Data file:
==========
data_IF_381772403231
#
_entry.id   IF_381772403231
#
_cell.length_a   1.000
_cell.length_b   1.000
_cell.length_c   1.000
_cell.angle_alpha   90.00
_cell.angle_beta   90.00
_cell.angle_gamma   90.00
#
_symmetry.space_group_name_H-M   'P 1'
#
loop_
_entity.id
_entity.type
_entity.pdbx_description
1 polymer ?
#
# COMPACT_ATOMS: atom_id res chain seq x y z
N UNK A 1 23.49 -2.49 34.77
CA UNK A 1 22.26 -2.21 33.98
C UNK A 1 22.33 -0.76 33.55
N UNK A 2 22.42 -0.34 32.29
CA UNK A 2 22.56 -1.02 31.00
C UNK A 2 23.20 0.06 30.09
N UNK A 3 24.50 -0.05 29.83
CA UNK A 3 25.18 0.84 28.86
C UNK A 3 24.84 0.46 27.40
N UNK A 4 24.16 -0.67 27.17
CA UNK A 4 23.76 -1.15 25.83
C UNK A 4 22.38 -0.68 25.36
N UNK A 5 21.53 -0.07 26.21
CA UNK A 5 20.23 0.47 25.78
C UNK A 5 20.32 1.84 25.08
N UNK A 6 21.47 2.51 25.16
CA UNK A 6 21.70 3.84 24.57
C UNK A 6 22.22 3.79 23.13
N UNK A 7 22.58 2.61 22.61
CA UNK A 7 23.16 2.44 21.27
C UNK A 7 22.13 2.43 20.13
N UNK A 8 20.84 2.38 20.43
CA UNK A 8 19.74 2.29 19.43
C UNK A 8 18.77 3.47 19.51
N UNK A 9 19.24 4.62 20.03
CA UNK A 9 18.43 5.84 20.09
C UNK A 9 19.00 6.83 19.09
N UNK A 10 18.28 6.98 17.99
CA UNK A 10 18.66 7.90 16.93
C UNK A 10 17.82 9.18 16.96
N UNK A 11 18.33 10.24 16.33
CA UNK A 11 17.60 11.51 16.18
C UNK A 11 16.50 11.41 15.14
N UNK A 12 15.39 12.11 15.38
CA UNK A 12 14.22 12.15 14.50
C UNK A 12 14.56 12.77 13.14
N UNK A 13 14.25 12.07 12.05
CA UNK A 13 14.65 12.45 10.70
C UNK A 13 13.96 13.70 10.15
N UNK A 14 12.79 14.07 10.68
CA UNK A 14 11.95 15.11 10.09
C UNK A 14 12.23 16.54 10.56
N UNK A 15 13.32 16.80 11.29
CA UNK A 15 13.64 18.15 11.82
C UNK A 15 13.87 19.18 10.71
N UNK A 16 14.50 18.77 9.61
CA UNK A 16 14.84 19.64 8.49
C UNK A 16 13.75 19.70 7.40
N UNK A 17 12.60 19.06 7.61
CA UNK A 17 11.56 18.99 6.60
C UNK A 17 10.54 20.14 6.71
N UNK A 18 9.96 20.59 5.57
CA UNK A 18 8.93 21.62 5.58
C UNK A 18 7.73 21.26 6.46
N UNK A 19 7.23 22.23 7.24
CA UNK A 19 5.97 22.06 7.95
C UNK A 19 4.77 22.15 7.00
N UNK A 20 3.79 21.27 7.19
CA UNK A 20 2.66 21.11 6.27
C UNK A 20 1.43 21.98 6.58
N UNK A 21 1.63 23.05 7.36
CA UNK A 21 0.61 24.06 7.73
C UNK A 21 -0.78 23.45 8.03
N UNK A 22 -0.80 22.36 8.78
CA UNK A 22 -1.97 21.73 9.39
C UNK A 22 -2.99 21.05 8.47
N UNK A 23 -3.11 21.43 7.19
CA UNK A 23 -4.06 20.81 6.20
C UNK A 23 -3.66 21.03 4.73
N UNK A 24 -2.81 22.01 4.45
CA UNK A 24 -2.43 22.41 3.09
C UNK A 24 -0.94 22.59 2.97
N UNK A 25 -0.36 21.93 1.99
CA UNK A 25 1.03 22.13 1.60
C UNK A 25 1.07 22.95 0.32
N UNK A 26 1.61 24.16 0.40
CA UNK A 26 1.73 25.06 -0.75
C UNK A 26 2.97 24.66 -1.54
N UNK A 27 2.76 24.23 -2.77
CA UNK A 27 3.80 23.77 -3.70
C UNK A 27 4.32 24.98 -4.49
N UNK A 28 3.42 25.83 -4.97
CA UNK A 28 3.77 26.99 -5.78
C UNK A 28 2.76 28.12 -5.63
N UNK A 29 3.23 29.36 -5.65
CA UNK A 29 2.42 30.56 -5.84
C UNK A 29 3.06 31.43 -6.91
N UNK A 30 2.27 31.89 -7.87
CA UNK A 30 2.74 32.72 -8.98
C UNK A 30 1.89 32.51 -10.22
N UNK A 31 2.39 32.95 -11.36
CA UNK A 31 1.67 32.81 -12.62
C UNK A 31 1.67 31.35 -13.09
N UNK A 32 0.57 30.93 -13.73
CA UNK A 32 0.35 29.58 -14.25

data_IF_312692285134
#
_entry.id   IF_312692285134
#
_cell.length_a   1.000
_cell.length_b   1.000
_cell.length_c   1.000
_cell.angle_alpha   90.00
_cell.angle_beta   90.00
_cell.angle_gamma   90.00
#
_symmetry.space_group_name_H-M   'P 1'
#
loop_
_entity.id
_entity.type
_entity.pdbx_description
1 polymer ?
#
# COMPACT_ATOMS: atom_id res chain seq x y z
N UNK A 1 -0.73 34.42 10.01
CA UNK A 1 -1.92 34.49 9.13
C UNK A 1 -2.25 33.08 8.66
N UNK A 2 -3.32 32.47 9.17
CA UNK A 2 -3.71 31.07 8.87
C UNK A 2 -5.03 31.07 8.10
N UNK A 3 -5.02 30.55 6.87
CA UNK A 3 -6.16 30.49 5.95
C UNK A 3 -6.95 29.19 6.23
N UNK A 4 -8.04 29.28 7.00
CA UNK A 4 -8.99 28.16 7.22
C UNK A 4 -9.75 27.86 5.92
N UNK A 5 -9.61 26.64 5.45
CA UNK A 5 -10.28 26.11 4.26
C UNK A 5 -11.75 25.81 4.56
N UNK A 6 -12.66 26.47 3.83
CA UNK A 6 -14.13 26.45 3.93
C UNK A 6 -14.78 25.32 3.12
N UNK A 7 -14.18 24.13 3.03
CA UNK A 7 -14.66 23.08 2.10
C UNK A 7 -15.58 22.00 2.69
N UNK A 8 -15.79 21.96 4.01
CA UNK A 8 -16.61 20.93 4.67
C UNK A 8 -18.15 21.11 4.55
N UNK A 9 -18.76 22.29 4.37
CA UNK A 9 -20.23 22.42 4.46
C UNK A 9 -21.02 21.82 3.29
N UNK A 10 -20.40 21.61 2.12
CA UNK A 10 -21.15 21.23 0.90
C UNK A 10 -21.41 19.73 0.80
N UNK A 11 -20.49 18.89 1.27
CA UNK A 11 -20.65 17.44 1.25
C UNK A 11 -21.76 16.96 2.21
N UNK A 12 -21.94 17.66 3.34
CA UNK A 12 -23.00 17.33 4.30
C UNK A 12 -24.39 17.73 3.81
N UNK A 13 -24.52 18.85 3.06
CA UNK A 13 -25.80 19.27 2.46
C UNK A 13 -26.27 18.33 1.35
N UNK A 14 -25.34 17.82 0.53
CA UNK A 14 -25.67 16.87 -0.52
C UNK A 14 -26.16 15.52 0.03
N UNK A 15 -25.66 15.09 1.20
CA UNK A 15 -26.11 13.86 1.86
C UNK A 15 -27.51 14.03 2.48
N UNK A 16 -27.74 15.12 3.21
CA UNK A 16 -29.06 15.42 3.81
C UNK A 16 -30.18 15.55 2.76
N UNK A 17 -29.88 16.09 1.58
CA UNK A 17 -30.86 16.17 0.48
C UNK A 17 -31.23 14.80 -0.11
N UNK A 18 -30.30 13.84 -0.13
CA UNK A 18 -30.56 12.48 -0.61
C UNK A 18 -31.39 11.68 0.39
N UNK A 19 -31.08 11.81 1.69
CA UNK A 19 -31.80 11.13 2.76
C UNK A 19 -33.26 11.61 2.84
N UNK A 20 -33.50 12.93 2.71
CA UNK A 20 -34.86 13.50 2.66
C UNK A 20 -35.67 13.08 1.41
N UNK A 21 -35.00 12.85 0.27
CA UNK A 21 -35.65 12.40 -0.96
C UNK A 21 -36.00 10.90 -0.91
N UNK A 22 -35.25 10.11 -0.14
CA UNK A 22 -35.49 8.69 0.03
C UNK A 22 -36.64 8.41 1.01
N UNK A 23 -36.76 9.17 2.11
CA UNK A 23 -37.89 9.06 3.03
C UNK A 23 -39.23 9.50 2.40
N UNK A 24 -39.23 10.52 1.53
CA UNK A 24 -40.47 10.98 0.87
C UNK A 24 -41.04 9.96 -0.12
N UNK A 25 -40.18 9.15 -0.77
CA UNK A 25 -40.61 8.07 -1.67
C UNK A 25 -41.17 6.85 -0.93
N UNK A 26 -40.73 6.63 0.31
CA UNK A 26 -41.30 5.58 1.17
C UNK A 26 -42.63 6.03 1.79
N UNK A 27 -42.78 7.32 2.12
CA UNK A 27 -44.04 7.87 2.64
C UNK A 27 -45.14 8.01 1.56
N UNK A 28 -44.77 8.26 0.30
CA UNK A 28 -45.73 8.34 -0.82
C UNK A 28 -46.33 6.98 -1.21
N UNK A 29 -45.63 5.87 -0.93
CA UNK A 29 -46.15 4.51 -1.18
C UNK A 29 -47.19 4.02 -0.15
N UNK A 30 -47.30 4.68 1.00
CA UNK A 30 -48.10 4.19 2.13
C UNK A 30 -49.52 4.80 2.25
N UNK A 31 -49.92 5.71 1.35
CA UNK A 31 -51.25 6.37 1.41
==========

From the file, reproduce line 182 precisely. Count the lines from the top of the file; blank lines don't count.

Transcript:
CA UNK A 16 -29.06 15.42 3.81